UK Study on Bisexuality


According to a recently released report from the Equality Network in the United Kingdom, bisexuals do not feel comfortable disclosing their sexual orientation when accessing services, even from LGBT providers. Sixty-six percent of the respondents felt that they have to pass as straight and 42% felt that they needed to pass as gay or lesbian when accessing services.

The report, entitled Complicated? Bisexual people’s experiences of and ideas for improving services, is based on results from a survey. The online survey was launched at the conference, BiCon 2013 in Edinburgh in July 2013. Data was collected through the end of September 2013. The Equality Network’s LGBTI mailing list of over 25,000 people was a major source of promotion, as well as several other online bisexual networks in the UK. The respondents were encouraged to redistribute the survey via their own social groups and online networks.

Over five hundred respondents who self-identify as bisexual reported a significant amount of discomfort when accessing services. Many encountered biphobia. Although bisexuals might expect to feel comfortable sharing their sexual orientation with LGBT service providers, 25% respondents were not usually comfortable doing so. This is also reflected by the concerns about biphobia within LGBT services that were raised by respondents across several of the survey sections.

“My sexuality is judged entirely based on the gender of my current partner, even in LGBT settings,” one respondent reported. “Most service providers have no knowledge of biphobia and they actively or passively contribute to bisexual erasure.”

The instances of biphobia on the part of healthcare workers caring for disabled bisexuals are particularly disturbing. Thirty-five percent of the respondents reported that they were disabled and sought sensitive services.

One respondent reports, “A nurse refused to treat me due to being bisexual. My mother overheard him saying to the senior nurse, ‘I refuse to treat her, she’s not normal and just a greedy bitch, she needs to decide what gender she loves, it’s unnatural to love both.’”

In fact, many reported that bisexual women are often seen as greedy, promiscuous, liars and cheaters. They are often regarded as really heterosexual but pretending to be bisexual in order to
seem cute or edgy and attract men. Many reported that they are taken less seriously and said this was particularly problematic when dealing with heterosexual men, even in formal situations such as accessing services.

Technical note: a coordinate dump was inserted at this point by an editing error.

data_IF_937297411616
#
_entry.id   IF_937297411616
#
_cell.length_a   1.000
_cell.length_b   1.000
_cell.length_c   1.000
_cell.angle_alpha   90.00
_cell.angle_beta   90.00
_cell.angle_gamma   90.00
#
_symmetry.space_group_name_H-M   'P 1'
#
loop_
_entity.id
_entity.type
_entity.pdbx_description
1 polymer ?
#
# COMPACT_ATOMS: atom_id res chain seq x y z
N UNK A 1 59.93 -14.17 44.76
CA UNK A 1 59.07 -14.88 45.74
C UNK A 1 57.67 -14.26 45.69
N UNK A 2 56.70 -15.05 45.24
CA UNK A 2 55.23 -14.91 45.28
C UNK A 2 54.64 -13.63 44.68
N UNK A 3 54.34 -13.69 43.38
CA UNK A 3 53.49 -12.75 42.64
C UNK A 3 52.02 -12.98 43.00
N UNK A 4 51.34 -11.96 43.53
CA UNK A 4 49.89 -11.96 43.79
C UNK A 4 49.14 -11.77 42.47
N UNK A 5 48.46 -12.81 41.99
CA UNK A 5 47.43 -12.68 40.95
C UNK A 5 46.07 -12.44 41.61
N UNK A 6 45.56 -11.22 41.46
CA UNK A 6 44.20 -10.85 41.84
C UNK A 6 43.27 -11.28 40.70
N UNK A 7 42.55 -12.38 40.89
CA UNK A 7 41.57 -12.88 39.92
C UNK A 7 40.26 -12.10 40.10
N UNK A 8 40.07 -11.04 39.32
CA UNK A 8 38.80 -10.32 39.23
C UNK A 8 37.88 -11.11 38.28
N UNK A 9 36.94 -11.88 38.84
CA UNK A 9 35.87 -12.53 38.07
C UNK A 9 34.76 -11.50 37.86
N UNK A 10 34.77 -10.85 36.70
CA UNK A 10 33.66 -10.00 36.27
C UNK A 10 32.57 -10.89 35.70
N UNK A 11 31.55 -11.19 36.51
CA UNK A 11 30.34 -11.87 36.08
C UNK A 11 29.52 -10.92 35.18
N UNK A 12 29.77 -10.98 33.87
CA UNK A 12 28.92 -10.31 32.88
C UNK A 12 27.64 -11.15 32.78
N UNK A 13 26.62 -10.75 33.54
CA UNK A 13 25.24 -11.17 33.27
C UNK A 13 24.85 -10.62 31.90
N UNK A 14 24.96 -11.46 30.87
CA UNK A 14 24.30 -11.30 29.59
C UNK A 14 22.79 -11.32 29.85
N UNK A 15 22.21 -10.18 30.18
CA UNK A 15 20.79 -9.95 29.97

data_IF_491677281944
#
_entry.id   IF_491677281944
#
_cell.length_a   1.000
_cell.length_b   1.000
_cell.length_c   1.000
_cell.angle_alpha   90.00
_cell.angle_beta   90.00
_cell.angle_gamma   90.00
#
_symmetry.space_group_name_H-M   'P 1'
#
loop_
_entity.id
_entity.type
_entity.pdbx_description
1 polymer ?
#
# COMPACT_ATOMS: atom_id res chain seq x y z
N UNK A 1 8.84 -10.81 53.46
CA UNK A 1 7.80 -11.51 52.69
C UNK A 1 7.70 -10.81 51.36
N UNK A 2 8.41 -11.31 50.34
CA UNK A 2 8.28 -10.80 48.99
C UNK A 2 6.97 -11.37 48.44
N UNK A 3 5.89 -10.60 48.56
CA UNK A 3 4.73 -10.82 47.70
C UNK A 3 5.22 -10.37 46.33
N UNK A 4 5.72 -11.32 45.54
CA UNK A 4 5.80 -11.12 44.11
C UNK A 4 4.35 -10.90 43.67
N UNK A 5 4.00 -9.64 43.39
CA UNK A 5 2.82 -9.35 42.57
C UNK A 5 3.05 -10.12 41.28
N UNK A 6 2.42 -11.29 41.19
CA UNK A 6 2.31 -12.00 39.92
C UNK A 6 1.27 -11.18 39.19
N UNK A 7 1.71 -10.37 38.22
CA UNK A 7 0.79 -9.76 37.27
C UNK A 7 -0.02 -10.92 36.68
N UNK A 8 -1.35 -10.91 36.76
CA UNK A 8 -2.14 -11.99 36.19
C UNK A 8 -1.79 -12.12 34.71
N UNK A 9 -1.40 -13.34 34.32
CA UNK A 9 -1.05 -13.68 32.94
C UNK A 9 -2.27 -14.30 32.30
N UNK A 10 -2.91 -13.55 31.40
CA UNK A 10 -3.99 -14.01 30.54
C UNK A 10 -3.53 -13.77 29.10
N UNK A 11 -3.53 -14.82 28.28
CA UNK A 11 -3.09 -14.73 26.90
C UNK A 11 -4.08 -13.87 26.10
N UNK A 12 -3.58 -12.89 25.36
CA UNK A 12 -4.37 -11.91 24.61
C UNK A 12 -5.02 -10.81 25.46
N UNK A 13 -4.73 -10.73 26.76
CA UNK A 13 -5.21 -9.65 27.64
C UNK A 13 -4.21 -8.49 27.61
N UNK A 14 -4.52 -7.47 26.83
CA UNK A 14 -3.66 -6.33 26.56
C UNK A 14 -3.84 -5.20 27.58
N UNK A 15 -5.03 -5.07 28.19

Further, some women said that they experience more, and feel at higher risk of, sexual assault and feel generally unsafe because they are bisexual and female. One respondent said a psychotherapist implied that it was somehow her fault that she was raped.

One woman stated, “Being harassed for being a woman often makes me want to become a lesbian stereotype in the hopes I would receive less sexual harassment. It makes me feel like I should have to tell the world that I have a girlfriend, just to make people leave me alone. Whenever a man asks me if I’m a lesbian I feel like by telling him that I’m bisexual I’m somehow offering him a chance, rather than just telling him my identified orientation.”

American studies have similar findings: According to the Control for Disease Control and Prevention, “46.1% of bisexual women experienced rape in their lifetime, compared to 13.1% of lesbian women and 17.4% of heterosexual women.”

The authors suggest: “If services are to reach out and build trust with bisexual people, then they need to do things that are specifically bisexual inclusive and not just LGBT inclusive. At the very least, LGBT inclusive or specific initiatives should ensure that they are explicit and fair in how they include and represent bisexual identities. Organizations working to combat prejudice and exclusion because of sexual orientation need to ensure that they understand and explicitly explain how biphobia is different to homophobia, and how to recognize it and challenge it. In all work it is vital that the roles played by intersectionality and multiple discrimination are acknowledged, explored and embedded from the very beginning.


About Author

Denise Penn

Denise Penn is a Southern California-based journalist who has covered issues for the LGBT and HIV-affected community for nearly two decades. While an investigative reporter for the Blade Newsmagazine, her coverage of hate crimes became part of Congressional records. She served as News Editor for the Lesbian News and has contributed to In Los Angeles Magazine, EDGE, and many others. She is also a clinical social worker and brings that perspective to her articles. She produced and hosted an award-winning community television program in Long Beach, California for 12 years.

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